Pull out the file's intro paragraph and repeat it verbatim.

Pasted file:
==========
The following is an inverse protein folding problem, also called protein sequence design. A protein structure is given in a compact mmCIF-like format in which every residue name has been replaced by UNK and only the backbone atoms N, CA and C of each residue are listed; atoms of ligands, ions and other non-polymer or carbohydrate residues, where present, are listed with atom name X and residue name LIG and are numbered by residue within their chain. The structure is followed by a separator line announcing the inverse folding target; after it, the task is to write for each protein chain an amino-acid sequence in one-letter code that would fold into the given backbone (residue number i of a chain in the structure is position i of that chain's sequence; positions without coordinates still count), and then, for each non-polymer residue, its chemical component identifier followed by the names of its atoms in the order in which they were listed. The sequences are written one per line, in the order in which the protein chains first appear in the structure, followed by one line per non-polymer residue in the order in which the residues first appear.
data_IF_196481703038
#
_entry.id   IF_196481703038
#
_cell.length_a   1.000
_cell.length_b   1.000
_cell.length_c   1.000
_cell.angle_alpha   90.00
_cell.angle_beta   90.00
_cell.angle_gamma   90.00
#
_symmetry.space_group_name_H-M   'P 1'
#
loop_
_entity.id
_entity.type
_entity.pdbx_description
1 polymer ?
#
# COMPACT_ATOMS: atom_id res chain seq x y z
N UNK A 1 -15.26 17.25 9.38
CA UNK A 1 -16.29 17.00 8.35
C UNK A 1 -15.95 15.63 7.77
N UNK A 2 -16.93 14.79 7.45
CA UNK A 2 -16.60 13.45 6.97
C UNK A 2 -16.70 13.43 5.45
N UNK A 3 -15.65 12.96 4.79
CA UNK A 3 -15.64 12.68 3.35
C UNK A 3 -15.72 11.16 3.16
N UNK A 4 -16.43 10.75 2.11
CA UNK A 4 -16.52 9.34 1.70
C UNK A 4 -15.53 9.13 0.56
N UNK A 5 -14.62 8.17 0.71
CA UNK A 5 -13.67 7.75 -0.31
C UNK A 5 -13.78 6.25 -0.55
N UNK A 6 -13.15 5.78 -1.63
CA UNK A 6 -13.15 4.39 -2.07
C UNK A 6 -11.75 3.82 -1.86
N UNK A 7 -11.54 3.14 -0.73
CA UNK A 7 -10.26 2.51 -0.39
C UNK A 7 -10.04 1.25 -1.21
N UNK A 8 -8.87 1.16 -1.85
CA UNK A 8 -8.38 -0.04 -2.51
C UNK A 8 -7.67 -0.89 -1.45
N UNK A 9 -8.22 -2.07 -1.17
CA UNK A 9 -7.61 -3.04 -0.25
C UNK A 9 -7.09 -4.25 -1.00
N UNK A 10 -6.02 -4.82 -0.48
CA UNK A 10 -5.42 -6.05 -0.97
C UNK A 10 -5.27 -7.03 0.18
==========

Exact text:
The following is an inverse protein folding problem, also called protein sequence design. A protein structure is given in a compact mmCIF-like format in which every residue name has been replaced by UNK and only the backbone atoms N, CA and C of each residue are listed; atoms of ligands, ions and other non-polymer or carbohydrate residues, where present, are listed with atom name X and residue name LIG and are numbered by residue within their chain. The structure is followed by a separator line announcing the inverse folding target; after it, the task is to write for each protein chain an amino-acid sequence in one-letter code that would fold into the given backbone (residue number i of a chain in the structure is position i of that chain's sequence; positions without coordinates still count), and then, for each non-polymer residue, its chemical component identifier followed by the names of its atoms in the order in which they were listed. The sequences are written one per line, in the order in which the protein chains first appear in the structure, followed by one line per non-polymer residue in the order in which the residues first appear.